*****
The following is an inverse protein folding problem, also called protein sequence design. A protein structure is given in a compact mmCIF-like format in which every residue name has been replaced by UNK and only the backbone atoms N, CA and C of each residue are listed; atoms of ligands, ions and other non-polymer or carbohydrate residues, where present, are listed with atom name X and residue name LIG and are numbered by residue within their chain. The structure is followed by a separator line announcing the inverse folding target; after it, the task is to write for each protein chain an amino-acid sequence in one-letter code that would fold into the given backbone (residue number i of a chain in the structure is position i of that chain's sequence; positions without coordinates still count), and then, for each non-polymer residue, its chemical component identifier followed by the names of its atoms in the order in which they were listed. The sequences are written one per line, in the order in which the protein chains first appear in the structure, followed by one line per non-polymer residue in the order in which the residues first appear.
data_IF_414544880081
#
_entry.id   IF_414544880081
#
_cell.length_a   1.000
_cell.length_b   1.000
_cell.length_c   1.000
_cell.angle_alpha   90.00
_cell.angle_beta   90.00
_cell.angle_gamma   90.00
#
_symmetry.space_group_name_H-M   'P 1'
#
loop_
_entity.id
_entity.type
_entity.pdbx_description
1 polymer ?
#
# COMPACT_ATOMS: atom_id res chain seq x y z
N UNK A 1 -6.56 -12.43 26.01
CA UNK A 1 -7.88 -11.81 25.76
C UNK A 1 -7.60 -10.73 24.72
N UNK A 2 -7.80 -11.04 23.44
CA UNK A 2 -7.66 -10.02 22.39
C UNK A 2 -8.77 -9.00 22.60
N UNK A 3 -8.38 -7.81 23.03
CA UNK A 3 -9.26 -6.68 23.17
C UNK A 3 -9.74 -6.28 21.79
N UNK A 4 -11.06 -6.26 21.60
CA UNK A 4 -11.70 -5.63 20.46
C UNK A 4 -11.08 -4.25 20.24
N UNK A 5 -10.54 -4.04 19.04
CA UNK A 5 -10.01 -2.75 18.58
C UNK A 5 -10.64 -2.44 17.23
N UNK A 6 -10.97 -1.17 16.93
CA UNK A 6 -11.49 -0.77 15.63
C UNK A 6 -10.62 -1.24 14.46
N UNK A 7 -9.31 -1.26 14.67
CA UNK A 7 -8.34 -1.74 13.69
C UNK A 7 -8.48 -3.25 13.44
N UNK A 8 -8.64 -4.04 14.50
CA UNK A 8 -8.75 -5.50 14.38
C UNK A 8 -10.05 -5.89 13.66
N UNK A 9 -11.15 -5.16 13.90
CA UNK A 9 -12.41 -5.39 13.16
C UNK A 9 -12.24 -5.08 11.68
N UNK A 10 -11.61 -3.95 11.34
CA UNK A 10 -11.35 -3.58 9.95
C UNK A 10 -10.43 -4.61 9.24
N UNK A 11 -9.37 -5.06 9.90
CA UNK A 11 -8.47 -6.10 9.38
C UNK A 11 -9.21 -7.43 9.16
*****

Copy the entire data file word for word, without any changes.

The following is an inverse protein folding problem, also called protein sequence design. A protein structure is given in a compact mmCIF-like format in which every residue name has been replaced by UNK and only the backbone atoms N, CA and C of each residue are listed; atoms of ligands, ions and other non-polymer or carbohydrate residues, where present, are listed with atom name X and residue name LIG and are numbered by residue within their chain. The structure is followed by a separator line announcing the inverse folding target; after it, the task is to write for each protein chain an amino-acid sequence in one-letter code that would fold into the given backbone (residue number i of a chain in the structure is position i of that chain's sequence; positions without coordinates still count), and then, for each non-polymer residue, its chemical component identifier followed by the names of its atoms in the order in which they were listed. The sequences are written one per line, in the order in which the protein chains first appear in the structure, followed by one line per non-polymer residue in the order in which the residues first appear.
data_IF_414544880081
#
_entry.id   IF_414544880081
#
_cell.length_a   1.000
_cell.length_b   1.000
_cell.length_c   1.000
_cell.angle_alpha   90.00
_cell.angle_beta   90.00
_cell.angle_gamma   90.00
#
_symmetry.space_group_name_H-M   'P 1'
#
loop_
_entity.id
_entity.type
_entity.pdbx_description
1 polymer ?
#
# COMPACT_ATOMS: atom_id res chain seq x y z
N UNK A 1 -6.56 -12.43 26.01
CA UNK A 1 -7.88 -11.81 25.76
C UNK A 1 -7.60 -10.73 24.72
N UNK A 2 -7.80 -11.04 23.44
CA UNK A 2 -7.66 -10.02 22.39
C UNK A 2 -8.77 -9.00 22.60
N UNK A 3 -8.38 -7.81 23.03
CA UNK A 3 -9.26 -6.68 23.17
C UNK A 3 -9.74 -6.28 21.79
N UNK A 4 -11.06 -6.26 21.60
CA UNK A 4 -11.70 -5.63 20.46
C UNK A 4 -11.08 -4.25 20.24
N UNK A 5 -10.54 -4.04 19.04
CA UNK A 5 -10.01 -2.75 18.58
C UNK A 5 -10.64 -2.44 17.23
N UNK A 6 -10.97 -1.17 16.93
CA UNK A 6 -11.49 -0.77 15.63
C UNK A 6 -10.62 -1.24 14.46
N UNK A 7 -9.31 -1.26 14.67
CA UNK A 7 -8.34 -1.74 13.69
C UNK A 7 -8.48 -3.25 13.44
N UNK A 8 -8.64 -4.04 14.50
CA UNK A 8 -8.75 -5.50 14.38
C UNK A 8 -10.05 -5.89 13.66
N UNK A 9 -11.15 -5.16 13.90
CA UNK A 9 -12.41 -5.39 13.16
C UNK A 9 -12.24 -5.08 11.68
N UNK A 10 -11.61 -3.95 11.34
CA UNK A 10 -11.35 -3.58 9.95
C UNK A 10 -10.43 -4.61 9.24
N UNK A 11 -9.37 -5.06 9.90
CA UNK A 11 -8.47 -6.10 9.38
C UNK A 11 -9.21 -7.43 9.16